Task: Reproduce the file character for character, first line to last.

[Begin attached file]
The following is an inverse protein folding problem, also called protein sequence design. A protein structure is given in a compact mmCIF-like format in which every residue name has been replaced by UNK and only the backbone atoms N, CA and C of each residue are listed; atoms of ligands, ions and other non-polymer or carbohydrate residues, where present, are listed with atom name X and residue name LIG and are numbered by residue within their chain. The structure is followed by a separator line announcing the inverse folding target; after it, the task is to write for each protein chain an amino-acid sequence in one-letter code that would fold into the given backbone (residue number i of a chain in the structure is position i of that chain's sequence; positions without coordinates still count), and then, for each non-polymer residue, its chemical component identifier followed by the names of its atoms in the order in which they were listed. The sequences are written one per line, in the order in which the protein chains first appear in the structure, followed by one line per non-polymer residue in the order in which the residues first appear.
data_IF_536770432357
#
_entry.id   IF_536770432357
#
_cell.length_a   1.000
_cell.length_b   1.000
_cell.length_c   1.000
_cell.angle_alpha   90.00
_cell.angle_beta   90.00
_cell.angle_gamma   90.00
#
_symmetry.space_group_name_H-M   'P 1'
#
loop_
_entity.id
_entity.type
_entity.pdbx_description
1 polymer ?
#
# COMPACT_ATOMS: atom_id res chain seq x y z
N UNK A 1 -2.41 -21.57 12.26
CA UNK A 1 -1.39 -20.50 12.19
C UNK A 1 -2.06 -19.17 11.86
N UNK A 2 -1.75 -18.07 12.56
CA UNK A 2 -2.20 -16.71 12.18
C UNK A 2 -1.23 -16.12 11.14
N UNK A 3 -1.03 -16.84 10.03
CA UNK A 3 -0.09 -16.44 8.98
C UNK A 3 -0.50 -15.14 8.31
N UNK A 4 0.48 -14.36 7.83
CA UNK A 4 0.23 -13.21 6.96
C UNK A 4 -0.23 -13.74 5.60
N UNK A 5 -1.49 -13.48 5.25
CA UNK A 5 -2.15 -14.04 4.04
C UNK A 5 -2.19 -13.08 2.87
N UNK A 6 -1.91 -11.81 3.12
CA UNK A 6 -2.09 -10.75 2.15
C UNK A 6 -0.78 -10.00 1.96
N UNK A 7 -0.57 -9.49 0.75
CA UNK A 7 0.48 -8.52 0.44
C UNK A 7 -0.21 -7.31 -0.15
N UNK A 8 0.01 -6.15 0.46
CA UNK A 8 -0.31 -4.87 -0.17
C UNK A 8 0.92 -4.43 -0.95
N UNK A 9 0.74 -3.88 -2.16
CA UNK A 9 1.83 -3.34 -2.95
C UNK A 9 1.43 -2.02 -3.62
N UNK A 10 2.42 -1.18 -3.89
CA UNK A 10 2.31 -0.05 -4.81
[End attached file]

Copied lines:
The following is an inverse protein folding problem, also called protein sequence design. A protein structure is given in a compact mmCIF-like format in which every residue name has been replaced by UNK and only the backbone atoms N, CA and C of each residue are listed; atoms of ligands, ions and other non-polymer or carbohydrate residues, where present, are listed with atom name X and residue name LIG and are numbered by residue within their chain. The structure is followed by a separator line announcing the inverse folding target; after it, the task is to write for each protein chain an amino-acid sequence in one-letter code that would fold into the given backbone (residue number i of a chain in the structure is position i of that chain's sequence; positions without coordinates still count), and then, for each non-polymer residue, its chemical component identifier followed by the names of its atoms in the order in which they were listed. The sequences are written one per line, in the order in which the protein chains first appear in the structure, followed by one line per non-polymer residue in the order in which the residues first appear.
data_IF_536770432357
#
_entry.id   IF_536770432357
#
_cell.length_a   1.000
_cell.length_b   1.000
_cell.length_c   1.000
_cell.angle_alpha   90.00
_cell.angle_beta   90.00
_cell.angle_gamma   90.00
#
_symmetry.space_group_name_H-M   'P 1'
#
loop_
_entity.id
_entity.type
_entity.pdbx_description
1 polymer ?
#
# COMPACT_ATOMS: atom_id res chain seq x y z
N UNK A 1 -2.41 -21.57 12.26
CA UNK A 1 -1.39 -20.50 12.19
C UNK A 1 -2.06 -19.17 11.86
N UNK A 2 -1.75 -18.07 12.56
CA UNK A 2 -2.20 -16.71 12.18
C UNK A 2 -1.23 -16.12 11.14
N UNK A 3 -1.03 -16.84 10.03
CA UNK A 3 -0.09 -16.44 8.98
C UNK A 3 -0.50 -15.14 8.31
N UNK A 4 0.48 -14.36 7.83
CA UNK A 4 0.23 -13.21 6.96
C UNK A 4 -0.23 -13.74 5.60
N UNK A 5 -1.49 -13.48 5.25
CA UNK A 5 -2.15 -14.04 4.04
C UNK A 5 -2.19 -13.08 2.87
N UNK A 6 -1.91 -11.81 3.12
CA UNK A 6 -2.09 -10.75 2.15
C UNK A 6 -0.78 -10.00 1.96
N UNK A 7 -0.57 -9.49 0.75
CA UNK A 7 0.48 -8.52 0.44
C UNK A 7 -0.21 -7.31 -0.15
N UNK A 8 0.01 -6.15 0.46
CA UNK A 8 -0.31 -4.87 -0.17
C UNK A 8 0.92 -4.43 -0.95
N UNK A 9 0.74 -3.88 -2.16
CA UNK A 9 1.83 -3.34 -2.95
C UNK A 9 1.43 -2.02 -3.62
N UNK A 10 2.42 -1.18 -3.89
CA UNK A 10 2.31 -0.05 -4.81